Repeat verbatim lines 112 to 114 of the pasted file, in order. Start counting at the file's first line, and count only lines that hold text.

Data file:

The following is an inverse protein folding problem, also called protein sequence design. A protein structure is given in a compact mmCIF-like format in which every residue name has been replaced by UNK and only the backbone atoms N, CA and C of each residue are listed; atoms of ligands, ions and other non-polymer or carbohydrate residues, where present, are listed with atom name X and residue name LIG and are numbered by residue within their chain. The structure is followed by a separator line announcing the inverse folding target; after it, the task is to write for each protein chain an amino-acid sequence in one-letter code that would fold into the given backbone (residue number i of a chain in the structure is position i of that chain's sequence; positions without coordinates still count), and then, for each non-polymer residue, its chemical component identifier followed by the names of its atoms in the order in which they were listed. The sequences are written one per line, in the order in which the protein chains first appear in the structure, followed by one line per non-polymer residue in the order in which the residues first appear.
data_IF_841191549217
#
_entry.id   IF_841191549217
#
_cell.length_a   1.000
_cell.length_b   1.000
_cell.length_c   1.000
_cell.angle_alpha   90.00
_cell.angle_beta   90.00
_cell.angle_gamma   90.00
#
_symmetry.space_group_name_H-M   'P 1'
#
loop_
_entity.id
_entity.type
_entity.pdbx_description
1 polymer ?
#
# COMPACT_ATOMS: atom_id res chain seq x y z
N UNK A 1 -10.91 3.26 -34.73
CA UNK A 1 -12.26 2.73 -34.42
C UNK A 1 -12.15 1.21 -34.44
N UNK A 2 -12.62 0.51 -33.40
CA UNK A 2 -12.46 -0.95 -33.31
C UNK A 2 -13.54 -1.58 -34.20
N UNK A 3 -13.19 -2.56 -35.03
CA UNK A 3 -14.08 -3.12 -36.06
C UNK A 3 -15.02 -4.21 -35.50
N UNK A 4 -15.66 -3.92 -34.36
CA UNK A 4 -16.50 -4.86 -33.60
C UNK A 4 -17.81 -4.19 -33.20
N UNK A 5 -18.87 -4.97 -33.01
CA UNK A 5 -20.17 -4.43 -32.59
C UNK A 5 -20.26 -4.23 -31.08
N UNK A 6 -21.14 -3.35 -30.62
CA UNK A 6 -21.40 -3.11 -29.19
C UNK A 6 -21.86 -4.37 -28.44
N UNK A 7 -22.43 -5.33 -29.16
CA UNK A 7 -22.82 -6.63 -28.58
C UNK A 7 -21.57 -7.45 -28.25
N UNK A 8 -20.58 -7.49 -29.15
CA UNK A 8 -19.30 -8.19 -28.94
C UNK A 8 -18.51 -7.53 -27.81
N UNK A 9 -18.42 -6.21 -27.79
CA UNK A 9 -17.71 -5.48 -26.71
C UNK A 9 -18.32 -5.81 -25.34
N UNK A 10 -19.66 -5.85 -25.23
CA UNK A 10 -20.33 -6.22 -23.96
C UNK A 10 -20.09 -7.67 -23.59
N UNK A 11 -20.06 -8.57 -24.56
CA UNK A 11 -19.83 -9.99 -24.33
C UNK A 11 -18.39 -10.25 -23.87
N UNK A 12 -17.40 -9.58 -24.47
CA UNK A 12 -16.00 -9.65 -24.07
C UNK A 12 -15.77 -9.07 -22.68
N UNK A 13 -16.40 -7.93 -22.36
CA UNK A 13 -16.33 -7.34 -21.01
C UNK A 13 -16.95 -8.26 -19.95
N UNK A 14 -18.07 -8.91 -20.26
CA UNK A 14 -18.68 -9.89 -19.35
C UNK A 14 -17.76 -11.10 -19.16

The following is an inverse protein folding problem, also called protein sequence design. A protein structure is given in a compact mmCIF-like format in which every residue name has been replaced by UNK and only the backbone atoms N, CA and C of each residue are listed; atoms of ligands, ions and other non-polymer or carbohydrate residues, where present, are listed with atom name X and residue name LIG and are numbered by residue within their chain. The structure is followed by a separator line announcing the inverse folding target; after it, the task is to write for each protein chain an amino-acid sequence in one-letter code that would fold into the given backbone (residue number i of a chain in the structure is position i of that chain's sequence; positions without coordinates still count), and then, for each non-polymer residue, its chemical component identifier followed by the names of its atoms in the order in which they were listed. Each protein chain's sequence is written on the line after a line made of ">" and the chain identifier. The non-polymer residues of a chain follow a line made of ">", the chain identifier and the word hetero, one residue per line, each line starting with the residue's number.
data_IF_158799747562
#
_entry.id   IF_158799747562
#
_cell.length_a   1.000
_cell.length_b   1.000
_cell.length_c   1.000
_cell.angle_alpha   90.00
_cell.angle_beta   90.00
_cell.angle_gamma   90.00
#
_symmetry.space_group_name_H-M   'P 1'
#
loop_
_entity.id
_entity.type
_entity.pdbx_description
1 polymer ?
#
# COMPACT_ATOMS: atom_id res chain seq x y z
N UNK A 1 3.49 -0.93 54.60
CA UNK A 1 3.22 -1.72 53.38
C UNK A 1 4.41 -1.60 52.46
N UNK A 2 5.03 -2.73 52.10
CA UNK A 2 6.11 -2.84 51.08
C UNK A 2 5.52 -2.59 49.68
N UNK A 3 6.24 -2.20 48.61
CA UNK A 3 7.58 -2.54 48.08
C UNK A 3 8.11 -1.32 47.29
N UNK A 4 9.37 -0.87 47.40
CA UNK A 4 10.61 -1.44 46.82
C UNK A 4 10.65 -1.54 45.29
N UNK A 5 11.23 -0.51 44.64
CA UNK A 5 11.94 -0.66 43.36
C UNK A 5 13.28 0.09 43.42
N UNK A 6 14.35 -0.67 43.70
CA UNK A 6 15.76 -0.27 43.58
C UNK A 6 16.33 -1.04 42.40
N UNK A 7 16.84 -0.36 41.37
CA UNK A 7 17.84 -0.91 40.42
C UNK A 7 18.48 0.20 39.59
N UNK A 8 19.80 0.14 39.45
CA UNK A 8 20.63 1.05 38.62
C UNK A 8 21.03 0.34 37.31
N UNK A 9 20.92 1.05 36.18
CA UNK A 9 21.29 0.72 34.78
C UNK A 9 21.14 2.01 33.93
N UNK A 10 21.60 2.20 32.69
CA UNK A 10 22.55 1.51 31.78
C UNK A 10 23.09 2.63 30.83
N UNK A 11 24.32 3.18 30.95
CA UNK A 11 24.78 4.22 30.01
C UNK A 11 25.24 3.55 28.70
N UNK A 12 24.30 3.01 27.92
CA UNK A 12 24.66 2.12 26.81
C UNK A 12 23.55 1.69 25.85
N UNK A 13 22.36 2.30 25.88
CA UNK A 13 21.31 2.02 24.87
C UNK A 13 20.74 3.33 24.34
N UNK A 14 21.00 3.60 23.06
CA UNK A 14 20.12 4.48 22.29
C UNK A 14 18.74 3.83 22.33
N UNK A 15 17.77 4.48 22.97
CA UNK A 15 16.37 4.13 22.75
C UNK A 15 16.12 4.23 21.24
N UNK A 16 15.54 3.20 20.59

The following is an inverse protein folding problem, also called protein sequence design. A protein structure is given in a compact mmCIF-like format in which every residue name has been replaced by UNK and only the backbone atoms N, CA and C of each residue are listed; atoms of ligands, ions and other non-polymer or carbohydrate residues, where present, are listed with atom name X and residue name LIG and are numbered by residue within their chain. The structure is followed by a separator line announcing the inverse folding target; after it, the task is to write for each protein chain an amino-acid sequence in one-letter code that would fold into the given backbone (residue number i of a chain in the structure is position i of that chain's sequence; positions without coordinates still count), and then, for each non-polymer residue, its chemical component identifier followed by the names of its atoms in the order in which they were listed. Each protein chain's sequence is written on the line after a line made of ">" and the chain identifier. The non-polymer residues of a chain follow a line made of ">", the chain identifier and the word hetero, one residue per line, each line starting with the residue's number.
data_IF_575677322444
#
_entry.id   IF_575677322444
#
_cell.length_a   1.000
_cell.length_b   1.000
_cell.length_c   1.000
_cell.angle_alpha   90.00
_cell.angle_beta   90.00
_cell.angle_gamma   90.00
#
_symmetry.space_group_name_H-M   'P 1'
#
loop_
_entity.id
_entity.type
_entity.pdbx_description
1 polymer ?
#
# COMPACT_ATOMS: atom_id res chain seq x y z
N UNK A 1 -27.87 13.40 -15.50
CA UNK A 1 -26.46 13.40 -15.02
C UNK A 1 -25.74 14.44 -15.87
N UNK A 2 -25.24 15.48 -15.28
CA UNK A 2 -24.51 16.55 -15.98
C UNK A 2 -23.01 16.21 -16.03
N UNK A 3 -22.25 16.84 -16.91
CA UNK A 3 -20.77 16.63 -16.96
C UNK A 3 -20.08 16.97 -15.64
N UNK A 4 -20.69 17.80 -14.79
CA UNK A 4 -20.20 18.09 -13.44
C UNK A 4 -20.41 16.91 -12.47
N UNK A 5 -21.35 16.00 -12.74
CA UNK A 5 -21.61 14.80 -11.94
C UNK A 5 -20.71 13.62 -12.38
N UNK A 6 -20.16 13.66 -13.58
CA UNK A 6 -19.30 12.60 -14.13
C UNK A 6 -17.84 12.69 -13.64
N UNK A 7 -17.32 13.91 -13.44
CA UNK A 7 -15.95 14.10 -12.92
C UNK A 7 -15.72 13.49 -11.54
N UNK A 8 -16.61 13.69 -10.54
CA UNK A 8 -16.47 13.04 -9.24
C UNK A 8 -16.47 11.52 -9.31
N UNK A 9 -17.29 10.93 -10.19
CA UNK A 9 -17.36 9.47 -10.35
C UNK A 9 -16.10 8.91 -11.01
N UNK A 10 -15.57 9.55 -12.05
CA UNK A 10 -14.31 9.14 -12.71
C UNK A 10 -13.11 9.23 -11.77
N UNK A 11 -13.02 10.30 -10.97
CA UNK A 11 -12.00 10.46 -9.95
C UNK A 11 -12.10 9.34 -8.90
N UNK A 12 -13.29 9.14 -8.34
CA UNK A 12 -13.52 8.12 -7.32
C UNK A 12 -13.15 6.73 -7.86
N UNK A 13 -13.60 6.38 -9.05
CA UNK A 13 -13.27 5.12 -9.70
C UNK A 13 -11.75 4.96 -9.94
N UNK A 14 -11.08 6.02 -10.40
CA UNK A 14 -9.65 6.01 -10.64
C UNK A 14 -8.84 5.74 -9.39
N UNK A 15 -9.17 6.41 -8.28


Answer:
N UNK A 10 21.60 2.20 32.69
CA UNK A 10 22.55 1.51 31.78
C UNK A 10 23.09 2.63 30.83